In Washington, House Republicans are accusing the Obama administration of not preparing for the $85 billion in automatic spending cuts; in addition, they are saying that the Obama administration attempted to scare people regarding the impact of these cuts.
According to Republican Darrell Issa, California, who is the Chairman of the House Oversight Committee, “agency after agency acts surprised that a law signed by the President 19 months ago actually meant what it said.” Issa's committee held two hearings that outlined the impact of the budget cuts, also known as “sequester”, and discussed how the administration was to prepare for them. Each of these hearings turned into blaming arguments by lawmakers, each blaming the other side.
Republican Elijah Cummings of Maryland stated, “when you cut $85 billion out of a budget over the course of seven months there are consequences.” Elijah Cummings is the committee's senior Democrat. They want everyone to think this is the choice of the administration, which is not true.
According to a direct e-mail that I received from Congressman Bobby Scott, there was a Super Committee set up and this Super Committee failed to come up with a plan that would have prevented the “sequester”.
Republican John Mica, Florida, and former chairman of the House Transportation Committee, stated that the Homeland Security Department and its Transportation Safety Administration are the worst offenders. He attacked the department for their lack of planning for spending cuts and pointed the finger directly at Janet Napolitano's, who stated that “her form of torture” would be long waits at airport security lines. John Mica stated, “we should have the secretary out there screening people, and that this is the most shameful thing he has seen the administration do.”
Rafael Borras, who is the department's undersecretary in charge of the budget, said there was no effort to scare people. “There was an expectation that the sequester would not come to pass,” Borras said. “We're doing everything we can do to limit the impact.”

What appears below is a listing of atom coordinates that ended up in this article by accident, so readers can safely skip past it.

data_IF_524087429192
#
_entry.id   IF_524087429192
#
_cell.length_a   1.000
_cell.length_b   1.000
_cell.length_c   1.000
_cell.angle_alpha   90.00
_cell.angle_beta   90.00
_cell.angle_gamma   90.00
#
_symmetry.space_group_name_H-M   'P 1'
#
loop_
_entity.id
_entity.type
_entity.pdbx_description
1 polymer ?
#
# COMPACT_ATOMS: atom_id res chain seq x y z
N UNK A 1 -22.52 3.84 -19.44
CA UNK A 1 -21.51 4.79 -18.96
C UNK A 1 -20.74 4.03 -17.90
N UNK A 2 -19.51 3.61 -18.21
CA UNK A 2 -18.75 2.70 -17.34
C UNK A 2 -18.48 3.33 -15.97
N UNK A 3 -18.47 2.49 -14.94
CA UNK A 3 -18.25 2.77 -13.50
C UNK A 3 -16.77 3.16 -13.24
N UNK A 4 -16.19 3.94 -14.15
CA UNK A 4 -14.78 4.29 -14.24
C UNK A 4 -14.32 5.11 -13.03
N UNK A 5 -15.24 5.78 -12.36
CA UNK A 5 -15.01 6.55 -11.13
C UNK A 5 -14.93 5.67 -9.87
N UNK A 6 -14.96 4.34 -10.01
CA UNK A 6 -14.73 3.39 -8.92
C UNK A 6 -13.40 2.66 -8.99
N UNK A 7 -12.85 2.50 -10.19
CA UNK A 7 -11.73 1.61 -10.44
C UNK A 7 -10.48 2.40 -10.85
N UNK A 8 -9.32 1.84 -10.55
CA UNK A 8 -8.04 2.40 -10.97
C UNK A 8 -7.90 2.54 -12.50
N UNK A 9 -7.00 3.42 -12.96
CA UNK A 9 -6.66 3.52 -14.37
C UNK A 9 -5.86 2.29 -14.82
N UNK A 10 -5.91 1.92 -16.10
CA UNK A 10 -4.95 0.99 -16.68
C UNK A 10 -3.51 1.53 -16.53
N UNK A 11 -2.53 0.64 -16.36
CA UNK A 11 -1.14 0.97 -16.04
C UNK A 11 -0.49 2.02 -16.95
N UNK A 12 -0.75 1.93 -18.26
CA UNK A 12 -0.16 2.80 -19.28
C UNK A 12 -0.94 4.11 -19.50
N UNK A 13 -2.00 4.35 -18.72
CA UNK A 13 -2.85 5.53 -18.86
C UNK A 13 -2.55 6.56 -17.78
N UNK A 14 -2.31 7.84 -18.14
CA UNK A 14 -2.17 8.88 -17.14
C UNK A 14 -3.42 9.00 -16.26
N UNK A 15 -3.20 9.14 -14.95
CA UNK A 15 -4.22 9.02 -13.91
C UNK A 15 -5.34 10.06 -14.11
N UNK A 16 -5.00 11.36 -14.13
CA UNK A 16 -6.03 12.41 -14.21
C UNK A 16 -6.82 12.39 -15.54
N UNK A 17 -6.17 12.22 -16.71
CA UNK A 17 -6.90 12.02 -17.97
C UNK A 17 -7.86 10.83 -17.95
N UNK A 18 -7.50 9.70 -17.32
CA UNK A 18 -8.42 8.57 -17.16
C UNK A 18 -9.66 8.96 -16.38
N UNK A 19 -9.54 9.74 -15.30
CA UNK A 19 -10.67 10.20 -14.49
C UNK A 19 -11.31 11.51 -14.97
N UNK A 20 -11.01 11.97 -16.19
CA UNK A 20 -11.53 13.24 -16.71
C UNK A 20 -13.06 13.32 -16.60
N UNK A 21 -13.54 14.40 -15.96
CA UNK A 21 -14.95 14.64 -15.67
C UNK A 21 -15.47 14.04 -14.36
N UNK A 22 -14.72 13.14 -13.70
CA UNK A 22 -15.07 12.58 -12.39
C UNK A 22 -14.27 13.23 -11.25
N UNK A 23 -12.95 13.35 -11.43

President Obama stated during the presidential debate between himself and GOP nominee Mitt Romney, “sequestration cuts will not happen.” Republican Jim Jordan, Ohio, told Michael Young, the budget director for the Agriculture Department that the USDA needed to anticipate potential cuts. He also had a slide show of the department's budget over the last four years, showing that it had been relatively flat. Jordan said, “You've had 20 months to get ready for this, August 2011, it seems to me that you should have been able to deal with this.”
Jordan asked Young is he had been directed to make the cuts more painful; Young said the opposite was true, that Agriculture Secretary Tom Vilsack instructed him to implement cuts in an “equitable manner and least disruptive manner.”
In February, Vilsack issued a warning; that the budget cuts would force the USDA to furlough meat inspectors for as much as 15 days. Meatpacking plants require federal inspectors; having no inspectors could cause an industry wide slow down. Young also stated to Jordan that he did not know how long the meat inspectors might be furloughed.
Democrats were expressing frustration regarding the committee and the committee's questions regarding the impact of the sequester; they stated that the agencies had not fully grasped the situation. No one expected the sequester to kick in in 19 days.
Sequestration is not something new. In 1985, they passed the Gramm-Rudman-Hollings Balanced Budget Act. The Supreme declared the automatic cuts unconstitutional and a revised version of the bill was passed in 1987. Congress evaded the cuts and the deficit continued to grow and in 1990 the plan was scrapped altogether and they came up with the Budget Enforcement Act and it included carefully chosen spending cuts.